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Staying Active During Lockdown: The Role of Exercise in Battling Coronavirus

Exercise is an important lifestyle factor to consider for supporting immune function, increasing mental health and boosting creativity while working from home.



Exercise for Immune Support

One of the ways exercise supports the immune system is via the lymphatic system.

The lymphatic system consists of a complex network of vessels, tissues and organs that can be thought of as a drainage system. It collects, transports and filters excess lymph fluid – which contains good and bad microbes – from the tissues and deposits them in the bloodstream. 

The lymphatic system also helps defend the body against infection by supplying disease-fighting cells called lymphocytes. Notice when you have an infection, the lymph nodes in your neck, groin or armpits may become tender or enlarged – that is because a large number of these lymphocytes are fighting the infection.

Cardiovascular exercise such as dancing, boxing, skipping or rebounding is one of the most efficient ways to circulate the lymph fluid and remove toxins. Exercise for Mental Health

Exercise has profound benefits for emotional and mental health and studies have shown that exercise has an equal effect as taking antidepressants in people diagnosed with depression.

When we engage in physical activity, we release feel-good chemicals such as serotonin, dopamine and oxytocin. Dancing in particular has been shown to increase oxytocin and promotes social connection and bonding, which is really important during times of social distancing.

Many of these feel-good chemicals also reduce pain and exercise such as tai chi has been specifically researched in many pain conditions with great outcomes. Tai chi also includes a mind-body element which is a great way to promote mindfulness while getting a workout.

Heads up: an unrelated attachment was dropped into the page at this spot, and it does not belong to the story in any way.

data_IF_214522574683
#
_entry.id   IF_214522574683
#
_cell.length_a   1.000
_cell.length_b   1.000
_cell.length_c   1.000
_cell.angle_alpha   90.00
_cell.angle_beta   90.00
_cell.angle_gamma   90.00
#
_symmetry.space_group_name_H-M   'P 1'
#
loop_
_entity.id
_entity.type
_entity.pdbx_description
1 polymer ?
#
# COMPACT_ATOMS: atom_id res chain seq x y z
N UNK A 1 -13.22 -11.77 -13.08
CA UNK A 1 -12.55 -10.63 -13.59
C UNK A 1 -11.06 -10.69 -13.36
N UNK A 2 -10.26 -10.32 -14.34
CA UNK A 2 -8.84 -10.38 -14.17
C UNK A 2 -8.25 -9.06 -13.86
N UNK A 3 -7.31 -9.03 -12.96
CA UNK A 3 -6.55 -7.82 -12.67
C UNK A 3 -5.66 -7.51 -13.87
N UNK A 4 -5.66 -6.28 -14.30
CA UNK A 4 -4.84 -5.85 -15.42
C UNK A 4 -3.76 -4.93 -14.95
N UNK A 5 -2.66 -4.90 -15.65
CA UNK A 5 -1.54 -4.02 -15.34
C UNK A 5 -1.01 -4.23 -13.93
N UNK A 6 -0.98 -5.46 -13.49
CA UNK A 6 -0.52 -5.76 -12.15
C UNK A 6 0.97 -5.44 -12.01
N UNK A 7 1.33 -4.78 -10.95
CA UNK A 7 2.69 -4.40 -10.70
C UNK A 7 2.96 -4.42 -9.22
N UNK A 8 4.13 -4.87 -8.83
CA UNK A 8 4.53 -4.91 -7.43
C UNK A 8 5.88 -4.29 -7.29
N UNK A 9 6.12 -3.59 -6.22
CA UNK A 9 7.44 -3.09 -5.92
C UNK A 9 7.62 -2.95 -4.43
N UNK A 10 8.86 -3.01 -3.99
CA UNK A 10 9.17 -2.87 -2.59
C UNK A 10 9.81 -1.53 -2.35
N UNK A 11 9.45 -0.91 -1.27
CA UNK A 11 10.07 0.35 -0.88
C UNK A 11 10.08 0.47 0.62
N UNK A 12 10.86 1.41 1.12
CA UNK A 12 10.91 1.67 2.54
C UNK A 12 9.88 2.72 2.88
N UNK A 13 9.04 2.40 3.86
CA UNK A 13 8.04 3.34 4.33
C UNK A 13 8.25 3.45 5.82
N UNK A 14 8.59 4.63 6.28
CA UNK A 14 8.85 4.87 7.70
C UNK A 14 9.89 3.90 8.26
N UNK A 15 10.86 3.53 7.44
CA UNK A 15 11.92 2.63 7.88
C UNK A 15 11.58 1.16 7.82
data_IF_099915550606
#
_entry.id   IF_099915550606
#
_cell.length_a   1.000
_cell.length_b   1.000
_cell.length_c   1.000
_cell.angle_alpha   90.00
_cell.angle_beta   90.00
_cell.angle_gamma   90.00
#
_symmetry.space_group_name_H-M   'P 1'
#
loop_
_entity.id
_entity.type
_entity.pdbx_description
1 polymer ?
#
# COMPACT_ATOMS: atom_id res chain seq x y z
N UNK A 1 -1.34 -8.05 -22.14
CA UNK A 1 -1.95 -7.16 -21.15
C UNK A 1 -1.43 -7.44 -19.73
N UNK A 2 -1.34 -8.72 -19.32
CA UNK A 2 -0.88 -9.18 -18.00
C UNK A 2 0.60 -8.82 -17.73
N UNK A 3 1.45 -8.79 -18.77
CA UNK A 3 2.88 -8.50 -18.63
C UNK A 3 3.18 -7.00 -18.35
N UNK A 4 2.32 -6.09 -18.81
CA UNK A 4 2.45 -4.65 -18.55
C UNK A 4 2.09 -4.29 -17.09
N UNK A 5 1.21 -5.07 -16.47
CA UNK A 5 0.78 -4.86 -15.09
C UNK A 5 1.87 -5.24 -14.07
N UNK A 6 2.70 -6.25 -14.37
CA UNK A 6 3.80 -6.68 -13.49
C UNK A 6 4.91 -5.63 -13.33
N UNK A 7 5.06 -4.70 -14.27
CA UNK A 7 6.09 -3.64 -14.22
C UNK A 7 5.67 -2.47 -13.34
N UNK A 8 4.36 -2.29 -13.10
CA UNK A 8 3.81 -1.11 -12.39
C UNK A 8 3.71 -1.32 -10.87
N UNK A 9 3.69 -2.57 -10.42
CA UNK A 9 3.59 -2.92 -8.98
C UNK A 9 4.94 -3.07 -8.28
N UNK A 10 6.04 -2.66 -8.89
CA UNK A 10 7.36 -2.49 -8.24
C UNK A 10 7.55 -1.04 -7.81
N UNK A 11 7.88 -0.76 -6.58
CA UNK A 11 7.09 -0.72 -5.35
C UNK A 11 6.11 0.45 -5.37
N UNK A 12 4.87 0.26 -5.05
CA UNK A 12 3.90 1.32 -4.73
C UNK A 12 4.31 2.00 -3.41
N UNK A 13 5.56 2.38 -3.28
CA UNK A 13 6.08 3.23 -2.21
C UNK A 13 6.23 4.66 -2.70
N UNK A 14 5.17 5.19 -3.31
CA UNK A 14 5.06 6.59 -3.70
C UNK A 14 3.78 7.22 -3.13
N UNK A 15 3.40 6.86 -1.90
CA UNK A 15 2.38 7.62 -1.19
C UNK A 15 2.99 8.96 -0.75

Stress hormones such as cortisol and adrenaline can also be deactivated during exercise such as tai chi or yoga by turning off our fight or flight response and turning on our rest and repair response.

Exercise for creativity

Movement has been shown to boost creativity and productivity.

A recent study by Stanford University had 150 participants complete tasks that assess their creative thinking either while walking or sitting. Results showed that creative output increased by 60% when the participant was moving. To increase your productivity and creativity at home you could:

  • Use a standing desk – if you don’t have an adjustable desk, try placing your laptop or computer on a cupboard or shelf or use books and boxes to raise the height of your workstation.
  • Standing and pacing when on a phone call – this is a good option in the absence of a stimulus you would normally get during a face-to-face conversation.
  • Daily walks outside – nothing can replace fresh air and sunlight. Get out in nature, whether that is the park, fields near your home or in the garden, ensure you’re getting outside for your daily exercise where possible.

Incorporating physical activity into your daily and weekly regimen has never been more important. For further resources to optimise your health and wellbeing download our FREE eBook here.



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